Despite the subscription model cost, the benefits of SaaS solutions like Microsoft 365 have led to their widespread adoption. While Microsoft continues to support Exchange, its best use case has become increasingly limited.
Over the past few years, we at Integris have taken great effort to transition our clients from on-premises Exchange servers and onto Microsoft 365. We currently have ten clients that still use Exchange servers. They tend to be larger, more complex environments, where keeping Exchange server around was either needed or useful.
But for many small businesses who don’t have an MSP to help drive decision-making like this, they are sticking with Microsoft Exchange as their tried-and-true solution. The sunk-cost fallacy is often in effect. Even if it’s outdated, even if it’s not being properly supported, and even if it’s not the best solution for their current needs… the time, effort, and cost of setting up an on-premises solution can cloud judgement. This is another reason why SMBs are going to be affected by this hack.
Why are incident response teams experiencing burnout?
Incident response (IR) is what happens after a breach or cyberattack. Organizations and teams need to limit impact and reduce recovery time and costs. But the teams that handle this type of response been through a lot recently.
The attacks keep coming and they don’t stop coming
2020 may have been “the most active year for cyberattacks in memory,” and 2021 isn’t slowing down. In the past week alone, ID Agent covered nine separate breaches that had a severe or extreme business risk. This includes unsecured servers, ransomware, and data breaches from a variety of sources across the world. And IR teams are still reeling from the last huge breach in SolarWinds, which just happened a few months ago.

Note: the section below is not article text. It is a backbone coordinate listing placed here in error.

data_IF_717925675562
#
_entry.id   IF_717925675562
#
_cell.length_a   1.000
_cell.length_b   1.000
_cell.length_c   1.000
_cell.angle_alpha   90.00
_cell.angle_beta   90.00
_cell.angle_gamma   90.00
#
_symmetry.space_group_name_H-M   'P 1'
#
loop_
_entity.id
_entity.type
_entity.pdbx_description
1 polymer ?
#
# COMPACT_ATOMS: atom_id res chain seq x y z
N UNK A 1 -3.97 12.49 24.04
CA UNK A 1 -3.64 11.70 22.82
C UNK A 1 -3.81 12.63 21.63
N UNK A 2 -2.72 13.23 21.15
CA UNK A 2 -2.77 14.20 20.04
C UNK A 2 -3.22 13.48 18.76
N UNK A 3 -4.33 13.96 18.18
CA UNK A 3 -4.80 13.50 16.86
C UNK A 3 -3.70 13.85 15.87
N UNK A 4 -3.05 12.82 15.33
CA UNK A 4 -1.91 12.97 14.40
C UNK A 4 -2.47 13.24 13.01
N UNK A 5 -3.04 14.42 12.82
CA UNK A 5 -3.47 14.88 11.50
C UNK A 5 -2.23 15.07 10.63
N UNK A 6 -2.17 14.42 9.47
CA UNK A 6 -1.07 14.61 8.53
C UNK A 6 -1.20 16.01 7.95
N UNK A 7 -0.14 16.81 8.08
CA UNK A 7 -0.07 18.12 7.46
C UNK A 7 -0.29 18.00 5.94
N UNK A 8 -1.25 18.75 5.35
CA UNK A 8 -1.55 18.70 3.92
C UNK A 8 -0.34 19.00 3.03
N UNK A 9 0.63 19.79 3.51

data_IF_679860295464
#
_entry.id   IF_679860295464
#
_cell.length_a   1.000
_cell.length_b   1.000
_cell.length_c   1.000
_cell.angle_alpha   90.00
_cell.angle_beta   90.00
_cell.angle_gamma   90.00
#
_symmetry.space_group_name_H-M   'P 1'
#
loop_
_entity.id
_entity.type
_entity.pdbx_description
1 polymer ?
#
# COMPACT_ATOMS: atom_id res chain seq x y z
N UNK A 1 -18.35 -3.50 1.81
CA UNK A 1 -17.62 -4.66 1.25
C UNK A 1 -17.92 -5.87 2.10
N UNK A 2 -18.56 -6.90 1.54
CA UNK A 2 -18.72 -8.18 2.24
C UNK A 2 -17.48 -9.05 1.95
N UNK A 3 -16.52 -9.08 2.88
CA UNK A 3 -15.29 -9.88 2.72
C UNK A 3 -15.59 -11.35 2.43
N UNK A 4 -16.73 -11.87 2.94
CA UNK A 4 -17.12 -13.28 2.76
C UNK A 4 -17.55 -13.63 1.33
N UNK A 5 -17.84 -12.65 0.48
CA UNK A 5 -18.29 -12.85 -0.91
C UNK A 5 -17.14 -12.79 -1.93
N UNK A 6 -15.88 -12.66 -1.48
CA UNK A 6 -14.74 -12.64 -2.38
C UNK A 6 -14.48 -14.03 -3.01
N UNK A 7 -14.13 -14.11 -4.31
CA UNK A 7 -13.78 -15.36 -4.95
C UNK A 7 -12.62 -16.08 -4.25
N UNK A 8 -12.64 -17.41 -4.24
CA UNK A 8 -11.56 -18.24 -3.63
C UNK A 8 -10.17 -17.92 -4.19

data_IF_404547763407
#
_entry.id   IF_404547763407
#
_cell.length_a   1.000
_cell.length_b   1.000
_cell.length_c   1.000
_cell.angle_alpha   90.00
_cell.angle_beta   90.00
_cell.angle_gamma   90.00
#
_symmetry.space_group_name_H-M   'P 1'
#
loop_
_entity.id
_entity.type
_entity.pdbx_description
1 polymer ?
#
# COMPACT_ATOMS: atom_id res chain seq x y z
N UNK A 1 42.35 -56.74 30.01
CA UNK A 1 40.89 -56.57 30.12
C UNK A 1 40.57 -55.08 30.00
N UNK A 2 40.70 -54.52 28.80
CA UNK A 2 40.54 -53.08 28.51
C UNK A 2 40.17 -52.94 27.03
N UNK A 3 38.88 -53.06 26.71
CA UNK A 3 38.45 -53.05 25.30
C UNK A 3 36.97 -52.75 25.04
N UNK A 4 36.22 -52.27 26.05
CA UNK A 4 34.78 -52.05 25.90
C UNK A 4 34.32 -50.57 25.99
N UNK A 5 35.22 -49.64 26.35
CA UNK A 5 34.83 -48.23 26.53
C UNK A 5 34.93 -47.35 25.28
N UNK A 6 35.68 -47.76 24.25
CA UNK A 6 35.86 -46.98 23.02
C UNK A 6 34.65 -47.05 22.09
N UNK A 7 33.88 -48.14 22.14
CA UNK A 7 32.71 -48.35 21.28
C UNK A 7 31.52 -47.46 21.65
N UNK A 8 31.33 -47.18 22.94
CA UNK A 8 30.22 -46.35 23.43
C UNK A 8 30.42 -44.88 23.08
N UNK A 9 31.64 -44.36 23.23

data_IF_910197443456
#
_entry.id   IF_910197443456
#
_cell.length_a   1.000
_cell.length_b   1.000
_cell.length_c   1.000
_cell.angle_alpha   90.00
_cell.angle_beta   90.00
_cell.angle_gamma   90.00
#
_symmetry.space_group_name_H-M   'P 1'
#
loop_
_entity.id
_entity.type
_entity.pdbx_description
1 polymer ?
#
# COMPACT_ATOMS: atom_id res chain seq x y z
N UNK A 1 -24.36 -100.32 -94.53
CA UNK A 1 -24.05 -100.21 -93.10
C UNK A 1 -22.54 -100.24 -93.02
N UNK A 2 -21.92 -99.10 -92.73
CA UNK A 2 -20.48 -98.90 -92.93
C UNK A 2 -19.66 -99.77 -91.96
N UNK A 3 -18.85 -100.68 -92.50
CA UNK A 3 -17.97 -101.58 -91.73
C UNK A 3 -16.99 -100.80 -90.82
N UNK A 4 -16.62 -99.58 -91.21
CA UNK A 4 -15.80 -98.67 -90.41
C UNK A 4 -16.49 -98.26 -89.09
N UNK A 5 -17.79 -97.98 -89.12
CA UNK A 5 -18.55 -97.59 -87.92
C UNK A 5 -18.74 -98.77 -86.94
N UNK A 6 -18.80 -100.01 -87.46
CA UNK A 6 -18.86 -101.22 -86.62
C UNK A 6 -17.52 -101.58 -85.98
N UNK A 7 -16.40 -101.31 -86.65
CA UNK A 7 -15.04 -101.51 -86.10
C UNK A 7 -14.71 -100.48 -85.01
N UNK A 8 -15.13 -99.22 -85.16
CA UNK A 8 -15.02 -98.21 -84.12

An overwhelming amount of serious, high-level incidents can make a team feel like there’s no time to breathe. A perpetual high-stakes, high-intensity environment can lead to burnout, especially among smaller, less mature, or primarily reactive teams. And burnout can lead to mistakes, or at least a fear of missed mistakes.
This might be what some hackers are planning on. A cybersecurity expert has compared the psychological effect of these rapid high-profile cyberattacks to a hacker method where a computer is overwhelmed with requests.
How Integris handled this breach
Our team worked round the clock, and we patched the affected servers within 24 hours of the patch coming online. We went beyond Microsoft’s recommendations — we used a script released by independent researchers to search for files associated with breaches. This gave us a better understanding of what happened at a time when information was scarce. We were able to inform the select few clients who may have been affected and devote time to further investigation.
But a burned-out team that’s dealing with multiple emergencies might not be capable of responding as quickly or effectively. And if most of our clients were still using on-premises Exchange servers, we might have had a harder task ahead of ourselves. Our team’s expertise and proactive planning gave us a better chance of handling this incident well. And that’s also why some organizations will struggle with this breach in a wave of cyberattacks.
Interested in learning more about our process? Reach out today and learn what Integris can do for your business.